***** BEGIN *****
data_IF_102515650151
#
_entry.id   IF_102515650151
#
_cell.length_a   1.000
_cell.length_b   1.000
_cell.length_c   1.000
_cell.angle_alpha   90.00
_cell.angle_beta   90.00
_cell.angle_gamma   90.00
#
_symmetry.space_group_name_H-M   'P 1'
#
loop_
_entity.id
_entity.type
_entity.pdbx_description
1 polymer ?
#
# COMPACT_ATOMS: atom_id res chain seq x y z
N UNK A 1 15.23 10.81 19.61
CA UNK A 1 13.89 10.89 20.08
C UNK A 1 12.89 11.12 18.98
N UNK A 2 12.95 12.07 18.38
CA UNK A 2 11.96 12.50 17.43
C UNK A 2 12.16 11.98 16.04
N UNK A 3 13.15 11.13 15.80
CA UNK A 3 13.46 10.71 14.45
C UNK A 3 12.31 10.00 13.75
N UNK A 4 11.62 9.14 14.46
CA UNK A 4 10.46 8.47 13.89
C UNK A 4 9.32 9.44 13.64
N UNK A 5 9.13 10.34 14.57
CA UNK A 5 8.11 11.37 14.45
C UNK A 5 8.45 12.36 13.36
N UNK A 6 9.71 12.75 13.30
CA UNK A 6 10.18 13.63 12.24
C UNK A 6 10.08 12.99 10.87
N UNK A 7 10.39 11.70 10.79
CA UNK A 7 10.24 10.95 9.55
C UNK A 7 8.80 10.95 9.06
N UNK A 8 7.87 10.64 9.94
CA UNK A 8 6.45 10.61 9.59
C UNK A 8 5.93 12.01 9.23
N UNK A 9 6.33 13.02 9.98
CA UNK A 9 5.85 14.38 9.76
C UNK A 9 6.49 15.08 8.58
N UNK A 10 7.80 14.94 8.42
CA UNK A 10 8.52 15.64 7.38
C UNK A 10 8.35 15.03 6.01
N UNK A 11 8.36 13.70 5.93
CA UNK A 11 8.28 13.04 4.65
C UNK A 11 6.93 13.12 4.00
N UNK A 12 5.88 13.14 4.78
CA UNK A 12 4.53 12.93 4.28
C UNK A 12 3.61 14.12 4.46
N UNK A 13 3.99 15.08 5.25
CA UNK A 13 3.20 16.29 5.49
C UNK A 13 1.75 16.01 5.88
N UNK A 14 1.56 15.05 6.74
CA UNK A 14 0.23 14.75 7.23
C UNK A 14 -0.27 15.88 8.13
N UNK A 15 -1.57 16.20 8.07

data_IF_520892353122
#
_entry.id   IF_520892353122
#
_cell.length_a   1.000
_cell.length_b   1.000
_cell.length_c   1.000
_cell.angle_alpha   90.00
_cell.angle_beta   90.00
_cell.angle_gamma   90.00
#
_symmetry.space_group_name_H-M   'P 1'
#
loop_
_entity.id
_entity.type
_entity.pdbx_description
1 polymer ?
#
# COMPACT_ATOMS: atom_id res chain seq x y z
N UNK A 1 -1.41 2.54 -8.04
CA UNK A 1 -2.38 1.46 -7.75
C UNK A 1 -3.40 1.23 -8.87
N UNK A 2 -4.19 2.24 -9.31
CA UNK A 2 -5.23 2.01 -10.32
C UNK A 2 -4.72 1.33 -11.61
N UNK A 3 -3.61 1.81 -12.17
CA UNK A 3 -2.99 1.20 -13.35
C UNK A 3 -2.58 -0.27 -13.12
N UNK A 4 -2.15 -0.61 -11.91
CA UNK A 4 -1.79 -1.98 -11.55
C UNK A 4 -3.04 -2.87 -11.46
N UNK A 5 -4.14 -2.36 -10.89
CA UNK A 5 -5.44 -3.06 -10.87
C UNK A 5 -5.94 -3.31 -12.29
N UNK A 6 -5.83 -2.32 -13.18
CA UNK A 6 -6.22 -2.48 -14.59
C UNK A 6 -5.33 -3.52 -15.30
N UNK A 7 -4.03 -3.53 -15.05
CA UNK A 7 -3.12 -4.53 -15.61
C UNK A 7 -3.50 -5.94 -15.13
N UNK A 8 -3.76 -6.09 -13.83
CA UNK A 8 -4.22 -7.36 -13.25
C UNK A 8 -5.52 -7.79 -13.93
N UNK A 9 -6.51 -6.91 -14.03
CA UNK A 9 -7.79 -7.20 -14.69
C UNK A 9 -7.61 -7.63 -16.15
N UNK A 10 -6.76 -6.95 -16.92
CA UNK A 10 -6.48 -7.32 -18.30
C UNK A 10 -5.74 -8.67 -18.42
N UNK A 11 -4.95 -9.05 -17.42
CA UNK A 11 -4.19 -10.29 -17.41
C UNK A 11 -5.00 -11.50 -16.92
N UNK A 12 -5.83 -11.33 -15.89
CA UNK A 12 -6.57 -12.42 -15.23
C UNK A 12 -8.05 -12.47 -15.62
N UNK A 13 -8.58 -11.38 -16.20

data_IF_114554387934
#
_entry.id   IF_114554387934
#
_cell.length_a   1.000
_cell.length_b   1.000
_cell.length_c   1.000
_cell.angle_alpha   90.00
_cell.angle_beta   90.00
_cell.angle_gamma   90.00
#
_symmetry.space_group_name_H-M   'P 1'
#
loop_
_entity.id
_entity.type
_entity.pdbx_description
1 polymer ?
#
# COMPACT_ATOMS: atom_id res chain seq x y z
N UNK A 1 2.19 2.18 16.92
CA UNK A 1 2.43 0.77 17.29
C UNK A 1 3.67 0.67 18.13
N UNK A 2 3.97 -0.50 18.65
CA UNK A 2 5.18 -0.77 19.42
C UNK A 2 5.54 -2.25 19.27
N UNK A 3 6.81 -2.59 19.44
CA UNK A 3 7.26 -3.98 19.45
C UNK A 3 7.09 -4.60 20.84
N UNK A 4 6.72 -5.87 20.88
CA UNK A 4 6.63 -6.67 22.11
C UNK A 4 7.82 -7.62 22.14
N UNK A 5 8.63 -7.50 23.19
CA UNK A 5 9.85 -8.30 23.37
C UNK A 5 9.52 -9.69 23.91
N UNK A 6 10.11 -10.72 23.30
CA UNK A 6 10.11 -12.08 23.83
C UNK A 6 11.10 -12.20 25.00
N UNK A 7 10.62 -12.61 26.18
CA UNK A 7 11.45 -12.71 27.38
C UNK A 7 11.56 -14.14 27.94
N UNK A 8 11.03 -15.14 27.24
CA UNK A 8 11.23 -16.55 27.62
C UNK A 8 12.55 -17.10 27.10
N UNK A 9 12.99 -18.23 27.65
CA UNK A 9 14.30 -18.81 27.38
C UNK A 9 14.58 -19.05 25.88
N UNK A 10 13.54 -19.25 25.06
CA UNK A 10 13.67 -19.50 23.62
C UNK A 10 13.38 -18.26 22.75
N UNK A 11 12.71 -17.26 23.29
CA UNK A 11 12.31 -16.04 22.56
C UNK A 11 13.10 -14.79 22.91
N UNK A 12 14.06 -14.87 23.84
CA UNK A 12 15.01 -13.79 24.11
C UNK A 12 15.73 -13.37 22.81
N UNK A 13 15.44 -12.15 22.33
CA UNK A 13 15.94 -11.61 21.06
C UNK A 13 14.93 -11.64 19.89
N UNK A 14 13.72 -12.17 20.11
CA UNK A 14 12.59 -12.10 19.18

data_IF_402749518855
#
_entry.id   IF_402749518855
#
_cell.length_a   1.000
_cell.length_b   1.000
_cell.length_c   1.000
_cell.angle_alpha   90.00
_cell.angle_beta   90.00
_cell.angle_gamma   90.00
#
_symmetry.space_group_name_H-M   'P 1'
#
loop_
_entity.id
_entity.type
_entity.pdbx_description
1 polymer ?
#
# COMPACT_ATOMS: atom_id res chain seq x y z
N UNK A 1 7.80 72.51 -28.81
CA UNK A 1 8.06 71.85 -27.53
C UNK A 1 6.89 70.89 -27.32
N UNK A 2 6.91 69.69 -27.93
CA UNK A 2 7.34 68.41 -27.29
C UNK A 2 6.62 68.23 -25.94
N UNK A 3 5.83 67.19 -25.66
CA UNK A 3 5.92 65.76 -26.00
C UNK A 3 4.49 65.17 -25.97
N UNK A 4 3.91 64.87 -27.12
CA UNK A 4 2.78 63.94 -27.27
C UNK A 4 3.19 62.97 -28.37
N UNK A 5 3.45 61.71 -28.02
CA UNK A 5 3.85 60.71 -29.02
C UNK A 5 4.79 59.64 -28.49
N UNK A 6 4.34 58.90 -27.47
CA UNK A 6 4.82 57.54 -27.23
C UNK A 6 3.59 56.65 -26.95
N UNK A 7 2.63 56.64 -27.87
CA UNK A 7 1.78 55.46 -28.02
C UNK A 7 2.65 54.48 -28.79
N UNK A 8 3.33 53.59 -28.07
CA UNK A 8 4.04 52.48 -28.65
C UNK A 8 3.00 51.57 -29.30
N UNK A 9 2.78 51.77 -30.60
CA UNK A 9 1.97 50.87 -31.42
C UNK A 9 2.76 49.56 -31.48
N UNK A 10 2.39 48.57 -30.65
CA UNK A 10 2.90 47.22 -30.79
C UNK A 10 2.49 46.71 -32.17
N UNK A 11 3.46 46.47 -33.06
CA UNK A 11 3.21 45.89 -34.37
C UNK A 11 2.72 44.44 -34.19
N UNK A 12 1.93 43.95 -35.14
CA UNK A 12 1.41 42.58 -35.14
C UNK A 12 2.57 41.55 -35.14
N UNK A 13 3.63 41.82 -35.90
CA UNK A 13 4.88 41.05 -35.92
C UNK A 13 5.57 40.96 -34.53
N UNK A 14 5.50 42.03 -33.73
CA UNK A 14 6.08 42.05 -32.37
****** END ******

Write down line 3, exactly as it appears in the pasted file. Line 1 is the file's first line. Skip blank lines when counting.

_entry.id   IF_102515650151